6 Muzeum Sztuki (Museum of Art) in Łódź – branch ms², exhibition room. Photo by Katarzyna Jagodzińska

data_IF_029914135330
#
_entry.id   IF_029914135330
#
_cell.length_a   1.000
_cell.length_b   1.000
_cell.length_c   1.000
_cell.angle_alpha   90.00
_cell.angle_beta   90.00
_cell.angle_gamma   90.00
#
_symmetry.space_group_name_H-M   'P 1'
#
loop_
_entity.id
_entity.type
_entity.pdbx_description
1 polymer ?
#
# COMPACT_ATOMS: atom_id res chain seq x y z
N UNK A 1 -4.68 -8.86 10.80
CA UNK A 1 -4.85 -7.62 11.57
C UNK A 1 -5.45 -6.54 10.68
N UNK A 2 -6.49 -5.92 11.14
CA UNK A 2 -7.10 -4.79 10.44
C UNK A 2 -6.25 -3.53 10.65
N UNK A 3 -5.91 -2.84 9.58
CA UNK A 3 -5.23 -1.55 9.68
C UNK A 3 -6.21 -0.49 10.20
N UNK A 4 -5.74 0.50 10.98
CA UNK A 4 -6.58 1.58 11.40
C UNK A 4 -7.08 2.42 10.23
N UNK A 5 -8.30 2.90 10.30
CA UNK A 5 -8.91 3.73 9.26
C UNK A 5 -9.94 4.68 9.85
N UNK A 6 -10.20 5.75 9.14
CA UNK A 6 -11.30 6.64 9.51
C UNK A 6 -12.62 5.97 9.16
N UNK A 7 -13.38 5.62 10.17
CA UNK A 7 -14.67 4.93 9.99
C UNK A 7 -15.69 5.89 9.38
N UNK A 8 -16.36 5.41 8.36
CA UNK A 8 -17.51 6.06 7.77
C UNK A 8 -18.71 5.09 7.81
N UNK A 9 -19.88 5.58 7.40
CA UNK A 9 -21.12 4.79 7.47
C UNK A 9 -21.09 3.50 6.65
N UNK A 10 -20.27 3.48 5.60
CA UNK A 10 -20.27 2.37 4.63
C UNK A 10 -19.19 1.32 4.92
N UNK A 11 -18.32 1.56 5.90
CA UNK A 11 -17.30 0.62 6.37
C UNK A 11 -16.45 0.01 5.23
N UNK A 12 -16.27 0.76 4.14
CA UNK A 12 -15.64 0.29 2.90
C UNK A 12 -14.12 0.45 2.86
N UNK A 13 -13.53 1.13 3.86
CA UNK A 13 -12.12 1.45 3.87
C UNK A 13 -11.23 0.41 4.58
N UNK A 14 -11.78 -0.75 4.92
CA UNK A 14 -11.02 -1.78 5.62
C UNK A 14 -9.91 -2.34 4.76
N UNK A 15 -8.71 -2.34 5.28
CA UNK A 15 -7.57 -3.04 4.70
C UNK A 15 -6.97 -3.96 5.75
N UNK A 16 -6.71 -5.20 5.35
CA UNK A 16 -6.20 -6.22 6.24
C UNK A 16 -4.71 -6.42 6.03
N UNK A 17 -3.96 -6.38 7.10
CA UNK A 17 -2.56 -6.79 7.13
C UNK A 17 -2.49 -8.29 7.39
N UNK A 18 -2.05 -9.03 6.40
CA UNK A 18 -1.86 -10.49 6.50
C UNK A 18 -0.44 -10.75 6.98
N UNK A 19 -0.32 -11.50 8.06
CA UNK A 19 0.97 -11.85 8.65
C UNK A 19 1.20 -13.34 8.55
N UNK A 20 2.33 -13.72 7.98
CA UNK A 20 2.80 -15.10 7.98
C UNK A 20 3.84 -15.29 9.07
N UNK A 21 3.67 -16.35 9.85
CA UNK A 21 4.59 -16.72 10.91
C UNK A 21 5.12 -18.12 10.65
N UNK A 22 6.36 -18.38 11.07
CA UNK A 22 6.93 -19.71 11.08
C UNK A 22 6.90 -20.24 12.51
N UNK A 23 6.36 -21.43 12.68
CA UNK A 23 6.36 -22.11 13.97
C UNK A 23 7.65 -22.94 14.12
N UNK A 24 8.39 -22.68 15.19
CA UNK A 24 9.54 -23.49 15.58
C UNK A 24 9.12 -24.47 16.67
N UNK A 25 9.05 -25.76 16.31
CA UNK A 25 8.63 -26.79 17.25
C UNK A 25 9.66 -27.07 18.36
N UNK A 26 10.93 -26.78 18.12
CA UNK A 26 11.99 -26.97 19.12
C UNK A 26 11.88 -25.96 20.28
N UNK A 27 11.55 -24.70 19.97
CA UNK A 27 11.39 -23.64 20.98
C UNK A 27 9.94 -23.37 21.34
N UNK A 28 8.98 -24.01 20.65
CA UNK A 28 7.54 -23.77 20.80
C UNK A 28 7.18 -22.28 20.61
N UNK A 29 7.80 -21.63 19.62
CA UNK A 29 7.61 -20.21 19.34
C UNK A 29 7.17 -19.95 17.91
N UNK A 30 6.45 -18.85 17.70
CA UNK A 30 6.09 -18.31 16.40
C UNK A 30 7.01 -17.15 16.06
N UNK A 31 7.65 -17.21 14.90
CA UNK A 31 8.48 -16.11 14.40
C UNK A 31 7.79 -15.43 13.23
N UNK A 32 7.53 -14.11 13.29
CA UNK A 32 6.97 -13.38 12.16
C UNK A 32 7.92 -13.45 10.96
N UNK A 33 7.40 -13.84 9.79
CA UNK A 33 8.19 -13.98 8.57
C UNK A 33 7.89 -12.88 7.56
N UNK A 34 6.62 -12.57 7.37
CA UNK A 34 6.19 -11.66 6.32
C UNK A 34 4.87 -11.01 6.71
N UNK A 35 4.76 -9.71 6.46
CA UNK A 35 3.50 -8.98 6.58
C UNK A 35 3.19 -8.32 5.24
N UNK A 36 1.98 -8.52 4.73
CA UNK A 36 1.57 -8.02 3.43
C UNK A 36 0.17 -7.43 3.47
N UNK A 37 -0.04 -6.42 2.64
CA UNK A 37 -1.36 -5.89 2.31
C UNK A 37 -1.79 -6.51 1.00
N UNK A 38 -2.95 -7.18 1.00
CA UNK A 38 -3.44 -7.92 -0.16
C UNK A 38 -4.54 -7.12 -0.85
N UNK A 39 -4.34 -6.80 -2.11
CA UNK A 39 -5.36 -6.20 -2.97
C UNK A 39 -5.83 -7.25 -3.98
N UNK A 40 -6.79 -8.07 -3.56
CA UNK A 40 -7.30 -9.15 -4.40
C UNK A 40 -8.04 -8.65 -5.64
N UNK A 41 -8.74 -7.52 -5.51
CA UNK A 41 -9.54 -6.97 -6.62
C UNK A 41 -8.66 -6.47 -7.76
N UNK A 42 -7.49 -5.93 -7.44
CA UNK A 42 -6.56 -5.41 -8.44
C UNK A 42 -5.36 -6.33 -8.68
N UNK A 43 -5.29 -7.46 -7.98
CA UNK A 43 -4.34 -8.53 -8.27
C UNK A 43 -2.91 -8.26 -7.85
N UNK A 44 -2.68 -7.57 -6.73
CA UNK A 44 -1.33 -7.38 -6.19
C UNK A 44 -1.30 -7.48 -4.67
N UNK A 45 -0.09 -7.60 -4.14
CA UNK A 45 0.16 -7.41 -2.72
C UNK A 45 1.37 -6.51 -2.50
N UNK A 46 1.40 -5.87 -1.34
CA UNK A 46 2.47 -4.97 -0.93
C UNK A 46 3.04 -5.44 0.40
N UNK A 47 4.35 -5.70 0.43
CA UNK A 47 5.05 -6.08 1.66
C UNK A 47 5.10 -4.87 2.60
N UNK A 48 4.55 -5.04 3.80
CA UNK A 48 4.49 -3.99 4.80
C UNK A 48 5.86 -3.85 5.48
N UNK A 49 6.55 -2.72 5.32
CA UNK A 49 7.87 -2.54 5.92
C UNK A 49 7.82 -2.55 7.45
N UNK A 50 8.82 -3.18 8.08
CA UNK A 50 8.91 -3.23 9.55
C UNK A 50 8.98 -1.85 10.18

1. The activity of the Ludwigs, who transferred works from their collection to various museums as donation or deposits, is of philanthropic nature, and personally they are unquestionable patrons of art. However, their activity is not entirely disinterested, since the institutions that receive their donations promote the name 'Ludwig' through their names, catalogues, and promotional materials. Their work in the field of art, stemming from their education and interests (both studied art history, while Peter Ludwig received his doctoral degree in art history in 1959 for his dissertation on Picasso), is then very much like a marketing strategy, which intruded the 'Ludwig' brand into the art market, just like previously it entered the market with its chocolate goods. As Hans Haacke noted in 1984, the Foundation promoted its art collection in countries where Ludwig "has or is suspected of trying to establish a favourable climate for his chocolate business."30 The introduction of international art to communist countries (Hungary, Russia, China, Cuba) was the right step in terms of image of the company, which does not, however, exclude the collectors' idealistic motivations. Moreover, it needs to be noted that their support for Budapest was not terminated when their goal, namely the opening of a museum in the post-communist country of the former Eastern Bloc, was reached. Each year the Foundation donates money for the purchase of works of international contemporary art, while Irene Ludwig has been present at the opening of the museum at the Palace of Arts in 2005.